(f) A concerted campaign must be started to convince all concerned to declare all threatened major ecosystems in both the Third World and in the Western World as the heritage of all of humanity and place them under the joint supervisory management of a body comprising representatives from the home country and the United Nations. It is time to recognize that the consequences of environmental degradation respect no national boundaries.

(g) Western governments must demonstrate through concrete action that they too have responsibilities in protecting the environment by undertaking two immediate steps: first, permanently halting any further efforts to `develop' existing undeveloped areas -- such as, here in the U.S. the Alaskan nature sanctuaries, the Florida Everglades, and the Redwood forests. The crusade for the `Wattification' of public lands begun by Reagan's first secretary of the interior (James Watt), that is throwing them open to profiteers who see the world only through dollar tinted glasses, must be rolled back. Second, begin long-term nature reclamation projects coupled with renewed vigorous programs for cleaning up the environment. Of what use is so called `development' if the price is polluted air, water and land.

(h) A long-term sustained program of education must be launched to convince the public of the need to move away from the super wasteful, super-consumerist society. (With regard to the this point, while the new era of Gorbachev's glasnost is a welcome development, there is the danger that it bodes ill for the worlds' natural resources, because yet another industrial giant is about to launch its efforts to create a Western-style consumerist society.) Imagine for a moment that the entire planet was recreated in the image of the industrial world, so as to allow all peoples access to the same standards of living that the West enjoys; the result surely would be complete ecological collapse with ensuing wholesale degradation of the quality of life for all.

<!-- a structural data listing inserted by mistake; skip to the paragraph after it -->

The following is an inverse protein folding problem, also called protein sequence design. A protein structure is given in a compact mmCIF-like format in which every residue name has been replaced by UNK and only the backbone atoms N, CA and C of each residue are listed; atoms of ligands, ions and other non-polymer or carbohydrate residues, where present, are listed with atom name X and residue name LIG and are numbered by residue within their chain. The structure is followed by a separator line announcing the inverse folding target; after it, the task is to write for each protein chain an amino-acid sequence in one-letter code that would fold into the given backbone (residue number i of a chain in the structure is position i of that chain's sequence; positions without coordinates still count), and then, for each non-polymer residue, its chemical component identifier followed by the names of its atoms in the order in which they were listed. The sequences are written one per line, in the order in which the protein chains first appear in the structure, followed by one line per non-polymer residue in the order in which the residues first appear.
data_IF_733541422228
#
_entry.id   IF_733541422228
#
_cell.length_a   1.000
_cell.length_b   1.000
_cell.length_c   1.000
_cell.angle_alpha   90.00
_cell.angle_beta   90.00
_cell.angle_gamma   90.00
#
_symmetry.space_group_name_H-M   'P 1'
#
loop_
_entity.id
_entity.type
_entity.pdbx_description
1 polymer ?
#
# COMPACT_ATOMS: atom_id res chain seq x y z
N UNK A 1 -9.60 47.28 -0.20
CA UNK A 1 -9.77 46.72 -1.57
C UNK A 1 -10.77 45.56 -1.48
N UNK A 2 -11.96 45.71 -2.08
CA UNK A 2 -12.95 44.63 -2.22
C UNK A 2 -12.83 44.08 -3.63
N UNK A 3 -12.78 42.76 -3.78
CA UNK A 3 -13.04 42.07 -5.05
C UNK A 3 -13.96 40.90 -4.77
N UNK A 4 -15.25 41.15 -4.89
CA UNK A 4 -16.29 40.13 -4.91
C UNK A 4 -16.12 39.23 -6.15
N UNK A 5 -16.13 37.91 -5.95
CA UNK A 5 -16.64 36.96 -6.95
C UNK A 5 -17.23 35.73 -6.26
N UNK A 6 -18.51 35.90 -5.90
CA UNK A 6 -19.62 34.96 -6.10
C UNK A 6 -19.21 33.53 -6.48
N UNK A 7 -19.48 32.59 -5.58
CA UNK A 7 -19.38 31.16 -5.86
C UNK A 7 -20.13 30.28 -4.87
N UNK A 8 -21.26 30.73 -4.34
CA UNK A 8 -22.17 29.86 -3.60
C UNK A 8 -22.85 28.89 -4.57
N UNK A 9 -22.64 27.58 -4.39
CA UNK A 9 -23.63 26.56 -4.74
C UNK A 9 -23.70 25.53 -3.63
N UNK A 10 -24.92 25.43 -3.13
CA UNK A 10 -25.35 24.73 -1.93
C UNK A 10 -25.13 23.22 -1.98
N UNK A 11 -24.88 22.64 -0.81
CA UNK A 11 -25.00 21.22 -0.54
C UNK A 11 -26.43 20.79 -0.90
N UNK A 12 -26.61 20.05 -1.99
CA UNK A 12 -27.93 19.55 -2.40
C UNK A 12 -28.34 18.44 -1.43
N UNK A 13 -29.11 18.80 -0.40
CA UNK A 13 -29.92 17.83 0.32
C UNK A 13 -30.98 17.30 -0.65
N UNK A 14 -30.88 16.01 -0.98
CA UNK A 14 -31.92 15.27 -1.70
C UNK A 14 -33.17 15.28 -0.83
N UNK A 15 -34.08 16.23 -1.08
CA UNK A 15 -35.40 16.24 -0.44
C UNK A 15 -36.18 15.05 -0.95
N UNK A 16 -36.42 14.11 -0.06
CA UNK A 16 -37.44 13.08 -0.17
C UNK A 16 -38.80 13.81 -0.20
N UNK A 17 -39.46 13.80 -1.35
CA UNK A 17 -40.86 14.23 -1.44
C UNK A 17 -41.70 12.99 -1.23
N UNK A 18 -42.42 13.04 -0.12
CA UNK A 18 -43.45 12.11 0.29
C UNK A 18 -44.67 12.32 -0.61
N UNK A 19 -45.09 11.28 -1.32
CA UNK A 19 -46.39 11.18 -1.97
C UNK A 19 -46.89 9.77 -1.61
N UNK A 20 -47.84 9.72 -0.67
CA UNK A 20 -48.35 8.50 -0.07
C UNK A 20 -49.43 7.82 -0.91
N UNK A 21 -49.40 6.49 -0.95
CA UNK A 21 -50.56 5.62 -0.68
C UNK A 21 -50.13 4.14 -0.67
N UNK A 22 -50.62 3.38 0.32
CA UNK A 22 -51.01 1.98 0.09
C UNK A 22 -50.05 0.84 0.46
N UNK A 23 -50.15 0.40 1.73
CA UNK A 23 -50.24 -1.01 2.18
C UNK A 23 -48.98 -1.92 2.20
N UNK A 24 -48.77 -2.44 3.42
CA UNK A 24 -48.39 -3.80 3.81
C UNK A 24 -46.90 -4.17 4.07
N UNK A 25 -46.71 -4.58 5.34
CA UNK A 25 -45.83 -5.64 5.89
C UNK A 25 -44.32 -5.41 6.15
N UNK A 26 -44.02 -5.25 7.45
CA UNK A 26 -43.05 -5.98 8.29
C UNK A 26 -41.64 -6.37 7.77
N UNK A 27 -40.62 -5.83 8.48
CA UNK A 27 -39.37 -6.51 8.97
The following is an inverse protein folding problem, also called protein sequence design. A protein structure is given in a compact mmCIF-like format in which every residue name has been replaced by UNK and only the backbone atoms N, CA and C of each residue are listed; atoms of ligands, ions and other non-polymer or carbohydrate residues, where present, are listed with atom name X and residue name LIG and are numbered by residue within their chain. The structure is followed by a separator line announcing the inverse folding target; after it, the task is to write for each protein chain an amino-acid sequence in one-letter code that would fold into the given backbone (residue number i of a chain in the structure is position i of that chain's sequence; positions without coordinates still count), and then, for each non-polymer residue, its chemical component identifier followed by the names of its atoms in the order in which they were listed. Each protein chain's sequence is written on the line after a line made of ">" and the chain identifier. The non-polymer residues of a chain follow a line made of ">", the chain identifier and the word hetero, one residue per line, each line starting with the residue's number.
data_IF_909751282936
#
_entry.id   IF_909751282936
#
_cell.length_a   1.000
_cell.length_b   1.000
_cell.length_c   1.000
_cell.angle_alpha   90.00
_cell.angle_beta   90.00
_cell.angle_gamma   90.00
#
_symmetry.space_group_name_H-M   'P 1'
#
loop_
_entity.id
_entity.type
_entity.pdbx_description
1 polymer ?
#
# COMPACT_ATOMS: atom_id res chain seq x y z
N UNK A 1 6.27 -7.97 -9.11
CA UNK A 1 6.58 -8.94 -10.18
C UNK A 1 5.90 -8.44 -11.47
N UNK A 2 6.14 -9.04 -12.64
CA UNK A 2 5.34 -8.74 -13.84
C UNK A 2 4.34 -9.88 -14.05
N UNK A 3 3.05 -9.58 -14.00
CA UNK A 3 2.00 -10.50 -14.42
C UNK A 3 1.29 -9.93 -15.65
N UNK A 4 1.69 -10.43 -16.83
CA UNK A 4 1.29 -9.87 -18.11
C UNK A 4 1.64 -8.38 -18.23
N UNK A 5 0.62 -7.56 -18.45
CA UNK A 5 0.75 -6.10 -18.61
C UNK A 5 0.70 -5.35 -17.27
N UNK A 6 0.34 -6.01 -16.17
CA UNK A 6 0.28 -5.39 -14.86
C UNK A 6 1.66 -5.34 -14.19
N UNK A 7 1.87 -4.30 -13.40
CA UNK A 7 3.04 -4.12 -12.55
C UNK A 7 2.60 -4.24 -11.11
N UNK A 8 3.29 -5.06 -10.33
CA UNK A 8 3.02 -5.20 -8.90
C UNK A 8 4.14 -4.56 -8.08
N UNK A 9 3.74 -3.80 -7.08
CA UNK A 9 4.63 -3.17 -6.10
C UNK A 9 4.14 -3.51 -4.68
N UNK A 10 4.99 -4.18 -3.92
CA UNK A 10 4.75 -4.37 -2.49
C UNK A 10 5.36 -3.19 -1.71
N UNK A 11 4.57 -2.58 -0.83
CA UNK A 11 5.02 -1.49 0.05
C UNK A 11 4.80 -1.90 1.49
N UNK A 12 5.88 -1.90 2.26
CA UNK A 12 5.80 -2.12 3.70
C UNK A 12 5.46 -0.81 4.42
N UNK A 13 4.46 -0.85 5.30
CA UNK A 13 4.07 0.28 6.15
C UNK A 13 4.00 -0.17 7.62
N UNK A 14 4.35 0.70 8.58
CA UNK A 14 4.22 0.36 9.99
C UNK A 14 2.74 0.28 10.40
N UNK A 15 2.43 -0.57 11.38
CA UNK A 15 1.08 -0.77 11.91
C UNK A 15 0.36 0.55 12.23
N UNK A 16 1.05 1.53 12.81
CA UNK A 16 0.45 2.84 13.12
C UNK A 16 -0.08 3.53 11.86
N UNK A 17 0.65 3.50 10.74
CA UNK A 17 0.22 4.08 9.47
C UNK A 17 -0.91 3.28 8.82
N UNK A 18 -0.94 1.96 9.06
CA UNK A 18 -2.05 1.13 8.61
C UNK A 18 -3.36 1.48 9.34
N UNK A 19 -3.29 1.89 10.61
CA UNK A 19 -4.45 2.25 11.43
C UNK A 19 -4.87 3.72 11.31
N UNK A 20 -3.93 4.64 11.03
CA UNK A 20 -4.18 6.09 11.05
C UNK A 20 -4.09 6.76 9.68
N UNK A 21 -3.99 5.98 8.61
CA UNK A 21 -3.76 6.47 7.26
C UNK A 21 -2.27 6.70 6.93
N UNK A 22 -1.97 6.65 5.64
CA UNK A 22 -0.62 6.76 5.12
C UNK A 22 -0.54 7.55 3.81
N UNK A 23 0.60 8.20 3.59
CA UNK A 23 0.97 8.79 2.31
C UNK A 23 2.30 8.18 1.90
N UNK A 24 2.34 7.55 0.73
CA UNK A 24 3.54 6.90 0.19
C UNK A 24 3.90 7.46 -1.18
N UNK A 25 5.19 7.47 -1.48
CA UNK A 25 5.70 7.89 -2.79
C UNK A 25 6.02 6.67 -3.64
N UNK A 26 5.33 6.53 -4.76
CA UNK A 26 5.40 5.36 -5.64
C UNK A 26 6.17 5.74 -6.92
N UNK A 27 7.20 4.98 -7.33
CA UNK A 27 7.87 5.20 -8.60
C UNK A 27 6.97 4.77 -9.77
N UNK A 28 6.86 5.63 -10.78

(i) This commitment to the environment must also mean the passage of laws by Western governments prohibiting the dumping of hazardous wastes in the Third World. The Third World must not be bribed into accepting these wastes because of their desperate need for money. They neither have the expertise nor the money to deal with these poisons coming out of the industrial world. At the same time new legislative and education efforts must be launched to halt and eliminate national and international trade in endangered plant and animal species and products derived from them. It is a tragic commentary on the life-style of the industrialized world that in its pursuit of vanity that it is willing to drive animal and plant species into extinction. Are ivory-made piano keys, for example, of such importance as to warrant the extinction of the majestic elephant?

(j) The global race in phallic symbols -- the arms race -- must be brought to a halt. Not only because it constitutes a total waste of scarce resources, but because it strikes at the very purpose of the effort to protect the environment: the preservation of human and other life.

(k) All stops must be pulled to find ways of harnessing the limitless energy that can be derived from the the sun, wind and the motion of the sea.

(l) A sustained nation-wide education campaign must be started to make the public environment-conscious and be funded in part through fines imposed on businesses that violate environmental regulations.

The problem of the disappearing rain forests in the Third World should no longer be seen as a deplorable but Third World problem. It is a global problem akin to such other environmental disasters as acid-rain and the depleting ozone layer. In this year of the greatest environmental disaster yet in North America, the Valdez oil spill, (which in terms of mismanagement rivals the Chernobyl disaster), and the tenth anniversary of the Three Mile Island there is an even greater urgency to reverse the tide in the relentless effort to convert the planet into a gigantic cesspool, not only for the sake of future generations but for the present generation too. Last year's summer drought, here in the U.S. and elsewhere plus the others in 1981, 1983, and 1987 are ample proof of the immediacy of the consequences of destroying the planetary ecological balance.